FDA Strengthens Monitoring of Postapproval Drug Safety


Get Permission

A strengthened and modernized postmarket drug safety program has resulted in a substantial improvement in the FDA’s oversight of drugs once they reach the American public, according to a new report released by the agency’s Center for Drug Evaluation and Research (CDER). The report, Advances in FDA’s Safety Program for Marketed Drugs, describes new scientific tools and enhanced capabilities that give the same priority to postmarket drug safety monitoring as to premarket drug review.

The report says CDER is also delivering earlier, more effective drug safety information to the public to protect patients from harm. In 2011, CDER issued 68 drug safety communications—up from 39 in 2010. The communications provide early information to patients and health-care professionals about drug safety issues as they emerge.

“Our oversight of the safety of marketed drugs has changed significantly over the past few years,” said Janet Woodcock, MD, Director of the FDA’s Center for Drug Evaluation and Research. “This report shows that the quality, accountability, and timeliness of postmarket drug safety decisions have been enhanced, and our public communication of this information is more effective.”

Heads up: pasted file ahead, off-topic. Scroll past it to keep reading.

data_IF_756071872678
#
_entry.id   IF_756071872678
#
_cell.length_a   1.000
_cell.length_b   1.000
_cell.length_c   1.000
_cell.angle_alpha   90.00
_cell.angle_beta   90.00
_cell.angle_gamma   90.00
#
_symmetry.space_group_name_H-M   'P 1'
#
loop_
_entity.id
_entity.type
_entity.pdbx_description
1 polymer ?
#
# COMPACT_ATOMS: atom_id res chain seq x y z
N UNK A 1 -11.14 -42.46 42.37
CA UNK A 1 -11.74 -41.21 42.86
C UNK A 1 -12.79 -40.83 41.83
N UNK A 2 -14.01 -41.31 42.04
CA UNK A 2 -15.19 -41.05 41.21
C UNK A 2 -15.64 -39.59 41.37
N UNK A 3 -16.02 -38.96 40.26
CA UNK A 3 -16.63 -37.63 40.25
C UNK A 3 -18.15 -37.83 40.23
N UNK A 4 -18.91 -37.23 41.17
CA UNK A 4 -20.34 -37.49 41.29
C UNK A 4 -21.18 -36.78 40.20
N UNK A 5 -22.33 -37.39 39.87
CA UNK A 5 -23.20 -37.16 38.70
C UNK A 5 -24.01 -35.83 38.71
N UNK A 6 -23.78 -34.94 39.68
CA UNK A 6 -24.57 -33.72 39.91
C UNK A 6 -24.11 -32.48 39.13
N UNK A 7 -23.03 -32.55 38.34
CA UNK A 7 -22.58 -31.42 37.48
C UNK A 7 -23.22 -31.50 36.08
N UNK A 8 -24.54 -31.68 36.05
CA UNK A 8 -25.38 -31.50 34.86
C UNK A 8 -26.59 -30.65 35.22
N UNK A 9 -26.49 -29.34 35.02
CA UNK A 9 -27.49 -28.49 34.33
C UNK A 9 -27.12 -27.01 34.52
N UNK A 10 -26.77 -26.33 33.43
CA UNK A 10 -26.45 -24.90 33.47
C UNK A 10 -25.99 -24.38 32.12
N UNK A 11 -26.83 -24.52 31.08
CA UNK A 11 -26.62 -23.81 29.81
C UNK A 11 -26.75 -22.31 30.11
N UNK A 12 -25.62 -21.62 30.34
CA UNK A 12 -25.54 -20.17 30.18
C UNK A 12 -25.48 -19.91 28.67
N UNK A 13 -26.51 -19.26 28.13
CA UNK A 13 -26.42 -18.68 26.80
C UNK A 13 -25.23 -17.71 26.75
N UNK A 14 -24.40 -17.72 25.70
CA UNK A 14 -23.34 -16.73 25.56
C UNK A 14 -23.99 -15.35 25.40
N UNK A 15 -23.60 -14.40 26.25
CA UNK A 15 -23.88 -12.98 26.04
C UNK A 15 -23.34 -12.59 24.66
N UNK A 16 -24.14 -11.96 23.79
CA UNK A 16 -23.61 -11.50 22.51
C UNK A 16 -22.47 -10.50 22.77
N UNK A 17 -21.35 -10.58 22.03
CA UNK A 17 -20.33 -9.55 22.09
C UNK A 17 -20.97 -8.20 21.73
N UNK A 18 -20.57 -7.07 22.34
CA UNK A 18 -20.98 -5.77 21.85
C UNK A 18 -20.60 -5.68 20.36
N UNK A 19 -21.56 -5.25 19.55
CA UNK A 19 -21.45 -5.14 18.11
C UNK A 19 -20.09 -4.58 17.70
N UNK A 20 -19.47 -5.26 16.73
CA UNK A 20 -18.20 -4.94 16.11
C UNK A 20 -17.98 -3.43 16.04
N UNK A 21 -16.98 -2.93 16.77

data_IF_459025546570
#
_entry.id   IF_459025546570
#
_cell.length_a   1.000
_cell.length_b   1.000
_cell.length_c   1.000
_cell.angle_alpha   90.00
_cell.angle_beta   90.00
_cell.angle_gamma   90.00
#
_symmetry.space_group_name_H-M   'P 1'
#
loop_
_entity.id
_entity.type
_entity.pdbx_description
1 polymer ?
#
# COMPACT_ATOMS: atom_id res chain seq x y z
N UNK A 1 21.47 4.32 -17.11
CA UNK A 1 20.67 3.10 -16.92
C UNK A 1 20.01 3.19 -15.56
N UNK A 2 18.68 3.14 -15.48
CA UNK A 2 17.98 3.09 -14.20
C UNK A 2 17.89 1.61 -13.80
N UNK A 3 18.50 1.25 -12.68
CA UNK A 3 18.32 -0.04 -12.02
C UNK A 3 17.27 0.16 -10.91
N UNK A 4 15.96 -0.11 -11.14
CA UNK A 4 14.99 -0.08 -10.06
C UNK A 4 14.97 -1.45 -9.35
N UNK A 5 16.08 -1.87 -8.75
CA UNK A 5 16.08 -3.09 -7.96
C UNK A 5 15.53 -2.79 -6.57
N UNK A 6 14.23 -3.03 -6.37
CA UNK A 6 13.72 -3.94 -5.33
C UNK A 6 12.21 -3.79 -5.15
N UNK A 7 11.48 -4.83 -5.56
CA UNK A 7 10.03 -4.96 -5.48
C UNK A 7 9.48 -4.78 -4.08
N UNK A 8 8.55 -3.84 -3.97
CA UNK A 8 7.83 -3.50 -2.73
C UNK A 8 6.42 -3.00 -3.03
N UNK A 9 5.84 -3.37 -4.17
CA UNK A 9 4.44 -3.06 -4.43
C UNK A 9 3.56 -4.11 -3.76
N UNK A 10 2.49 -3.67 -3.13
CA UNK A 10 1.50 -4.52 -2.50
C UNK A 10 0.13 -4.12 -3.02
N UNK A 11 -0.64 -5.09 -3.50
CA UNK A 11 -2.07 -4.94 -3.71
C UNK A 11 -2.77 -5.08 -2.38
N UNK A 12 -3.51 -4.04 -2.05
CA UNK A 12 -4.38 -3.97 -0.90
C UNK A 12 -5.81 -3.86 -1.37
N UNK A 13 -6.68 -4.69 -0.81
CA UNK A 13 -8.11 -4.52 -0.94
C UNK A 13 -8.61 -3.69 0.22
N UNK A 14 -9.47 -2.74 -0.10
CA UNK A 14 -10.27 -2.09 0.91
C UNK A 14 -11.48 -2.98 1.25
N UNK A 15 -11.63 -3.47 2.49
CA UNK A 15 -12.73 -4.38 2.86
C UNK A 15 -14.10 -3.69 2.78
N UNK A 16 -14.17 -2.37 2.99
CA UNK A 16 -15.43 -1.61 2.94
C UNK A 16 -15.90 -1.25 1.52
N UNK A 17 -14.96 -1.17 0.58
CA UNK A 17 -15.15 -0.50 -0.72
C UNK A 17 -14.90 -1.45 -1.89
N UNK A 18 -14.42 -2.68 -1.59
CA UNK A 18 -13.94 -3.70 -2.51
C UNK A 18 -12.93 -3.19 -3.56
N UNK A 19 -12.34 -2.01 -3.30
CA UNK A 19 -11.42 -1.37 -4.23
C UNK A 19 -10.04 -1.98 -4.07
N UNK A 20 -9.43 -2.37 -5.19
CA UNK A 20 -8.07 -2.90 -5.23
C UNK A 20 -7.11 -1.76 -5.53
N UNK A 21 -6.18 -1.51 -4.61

CDER introduced a comprehensive plan to strengthen drug safety in 2004 that was further enhanced with the passage of the FDA Amendments Act of 2007. This legislation authorized major changes to how the safety of drugs would be monitored once on the market, giving FDA the authority to require postmarket studies of drug safety concerns and drug labeling changes when new drug safety information is identified.

Drug Safety Activities

Since 2008, the FDA has:


  • required 65 safety-related labeling changes, in addition to the safety labeling changes done voluntarily by drug manufacturers
  • required manufacturers to implement a variety of Risk Evaluation and Mitigation Strategies (REMS) to ensure that the benefits of a drug or biological product outweigh its risks. FDA has required 64 complex REMS, in addition to a number of less complex REMS. Some of these REMS include plans for restricted access to certain high-risk products.
  • doubled staff in CDER’s Office of Surveillance and Epidemiology from 123 in 2007, to 245 in 2012. This group of drug safety specialists includes physicians, pharmacists, epidemiologists, and other professionals.
  • established specific safety positions within each of the Office of New Drugs’ 18 divisions that review applications for new drugs. Each division’s deputy director for safety and safety regulatory project manager helps ensure the appropriate handling of postmarket safety issues related to the drugs approved within their division. ■

 



Advertisement

Advertisement



Advertisement